• Comet Assay (Single-cell gel electrophoresis) – Another commonly used technique that measures DNA strand breaks in cells. Cells are embedded in agarose and are lysed with detergents and high salt.  Comet-like structures are formed (hence the name) with damaged DNA strands containing double-strand breaks migrating toward the anode. This technique is advantageous as it can detect low levels of DNA damage and is a relatively simple and cheap procedure that produces quick results. However, a comet assay does not reveal the underlying mechanism for the genotoxic effect of the chemical.
  • Micronucleus Test (MN) – This is a toxicological technique that is widely recognized as one of the most reliable and successful assays for genotoxic studies. A micronucleus is an erratic nucleus containing chromosomal fragments that are formed during the anaphase of mitosis or meiosis during cell replication. By studying the number of micronuclei produced in cells that have been exposed to the chemical under analysis, potential genotoxic and mutagenic properties can be evaluated.

Many genotoxicity studies use multiple assaying methods in conjunction with each other to build up a complete picture of the genotoxic potential of a chemical substance.

Thalidomide: An Example of the Need for Rigorous Genotoxicity Testing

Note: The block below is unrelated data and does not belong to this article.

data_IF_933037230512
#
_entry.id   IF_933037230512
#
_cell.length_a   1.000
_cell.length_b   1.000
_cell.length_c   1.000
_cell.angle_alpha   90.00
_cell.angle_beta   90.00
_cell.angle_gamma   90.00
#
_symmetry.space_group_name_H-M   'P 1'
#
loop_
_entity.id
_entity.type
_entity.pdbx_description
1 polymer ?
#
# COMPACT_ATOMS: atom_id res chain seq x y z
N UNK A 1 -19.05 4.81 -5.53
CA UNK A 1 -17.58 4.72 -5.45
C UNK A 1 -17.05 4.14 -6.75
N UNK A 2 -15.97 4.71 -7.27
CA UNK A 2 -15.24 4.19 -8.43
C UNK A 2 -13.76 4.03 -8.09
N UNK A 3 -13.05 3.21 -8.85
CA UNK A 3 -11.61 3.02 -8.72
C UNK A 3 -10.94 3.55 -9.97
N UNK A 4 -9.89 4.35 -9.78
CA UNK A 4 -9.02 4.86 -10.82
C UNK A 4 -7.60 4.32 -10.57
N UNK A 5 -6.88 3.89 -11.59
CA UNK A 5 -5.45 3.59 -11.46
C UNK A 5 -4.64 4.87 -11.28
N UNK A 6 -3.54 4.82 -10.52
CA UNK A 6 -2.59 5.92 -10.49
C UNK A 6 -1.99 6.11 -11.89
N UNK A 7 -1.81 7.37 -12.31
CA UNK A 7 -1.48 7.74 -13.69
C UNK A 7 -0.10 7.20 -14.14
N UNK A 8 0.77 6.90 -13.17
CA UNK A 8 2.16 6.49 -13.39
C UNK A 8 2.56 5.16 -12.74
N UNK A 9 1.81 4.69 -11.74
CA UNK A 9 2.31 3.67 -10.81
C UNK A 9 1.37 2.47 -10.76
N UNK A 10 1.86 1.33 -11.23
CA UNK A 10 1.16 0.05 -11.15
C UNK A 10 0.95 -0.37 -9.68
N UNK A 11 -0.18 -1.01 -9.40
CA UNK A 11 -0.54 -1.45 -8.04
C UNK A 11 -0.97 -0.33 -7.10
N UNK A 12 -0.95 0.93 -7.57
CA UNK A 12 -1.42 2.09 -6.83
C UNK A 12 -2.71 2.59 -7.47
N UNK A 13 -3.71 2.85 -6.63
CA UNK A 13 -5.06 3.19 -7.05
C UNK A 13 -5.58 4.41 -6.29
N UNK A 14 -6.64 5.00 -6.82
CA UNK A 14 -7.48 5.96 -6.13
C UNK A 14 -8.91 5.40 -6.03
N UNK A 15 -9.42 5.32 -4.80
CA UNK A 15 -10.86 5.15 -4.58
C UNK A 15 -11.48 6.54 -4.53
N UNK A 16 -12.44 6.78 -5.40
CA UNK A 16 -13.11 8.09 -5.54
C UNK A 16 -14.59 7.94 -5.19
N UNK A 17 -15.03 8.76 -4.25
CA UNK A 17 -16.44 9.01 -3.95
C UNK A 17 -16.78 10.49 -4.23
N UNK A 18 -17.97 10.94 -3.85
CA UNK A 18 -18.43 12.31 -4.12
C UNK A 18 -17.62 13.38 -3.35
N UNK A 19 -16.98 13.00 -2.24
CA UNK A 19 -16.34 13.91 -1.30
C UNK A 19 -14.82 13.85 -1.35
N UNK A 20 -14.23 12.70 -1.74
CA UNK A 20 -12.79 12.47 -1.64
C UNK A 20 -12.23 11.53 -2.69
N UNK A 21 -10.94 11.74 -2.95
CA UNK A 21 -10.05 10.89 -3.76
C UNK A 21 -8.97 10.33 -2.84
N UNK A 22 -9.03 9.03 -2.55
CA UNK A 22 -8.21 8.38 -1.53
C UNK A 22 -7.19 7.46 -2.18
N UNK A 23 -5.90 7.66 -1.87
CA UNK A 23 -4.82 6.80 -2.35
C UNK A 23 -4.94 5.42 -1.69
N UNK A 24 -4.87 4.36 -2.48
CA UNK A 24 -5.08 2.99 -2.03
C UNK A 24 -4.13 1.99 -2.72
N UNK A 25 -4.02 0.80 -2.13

Testing for the potential adverse effects of new and novel drugs is vitally important to ensure public safety. One famous historical case which could have been avoided if proper genotoxic assaying had been performed is that of thalidomide, a sedative drug discovered in the 1950s which was prescribed to pregnant women to relieve nausea but caused severe fetal abnormalities including limb defects and the absence of normal openings of the gastrointestinal tract in thousands of children worldwide.

Whilst the chapter was a tragic one, it led to the adoption of more rigorous testing procedures and a slew of regulations for the pharmaceutical industry.

This reinforces the need for such testing to ensure public safety when a new drug is released onto the market and proper screening for genotoxic properties of chemicals that may be released for use in various industries.


  • Hayashi M. (2016). The micronucleus test-most widely used in vivo genotoxicity test. Genes and environment: the official journal of the Japanese Environmental Mutagen Society, 38, 18.
  • Collins, A.R. The comet assay for DNA damage and repair. Mol Biotechnol 26, 249 (2004).
  • Kim, H. R., Park, Y. J., Shin, D. Y., Oh, S. M., & Chung, K. H. (2013). Appropriate in vitro methods for genotoxicity testing of silver nanoparticles. Environmental health and toxicology, 28, e2013003.
  • Saks, M. Upreti, S., Rajendra, S.V.,& Dang R. (2017). Genotoxicity: Mechanisms, Testing Guidelines and Methods Glob J Pharmaceu Sci 1(5): GJPPS.MS.ID.555575 (2017)
  • Encyclopedia Britannica: Thalidomide

Further Reading

  • All Genetics Content
  • What is Genetics?
  • History of Genetics
  • Genetics and Gene Expression
  • Genetic Change

Last Updated: Mar 30, 2020

Written by

Reginald Davey

Reg Davey is a freelance copywriter and editor based in Nottingham in the United Kingdom. Writing for News Medical represents the coming together of various interests and fields he has been interested and involved in over the years, including Microbiology, Biomedical Sciences, and Environmental Science.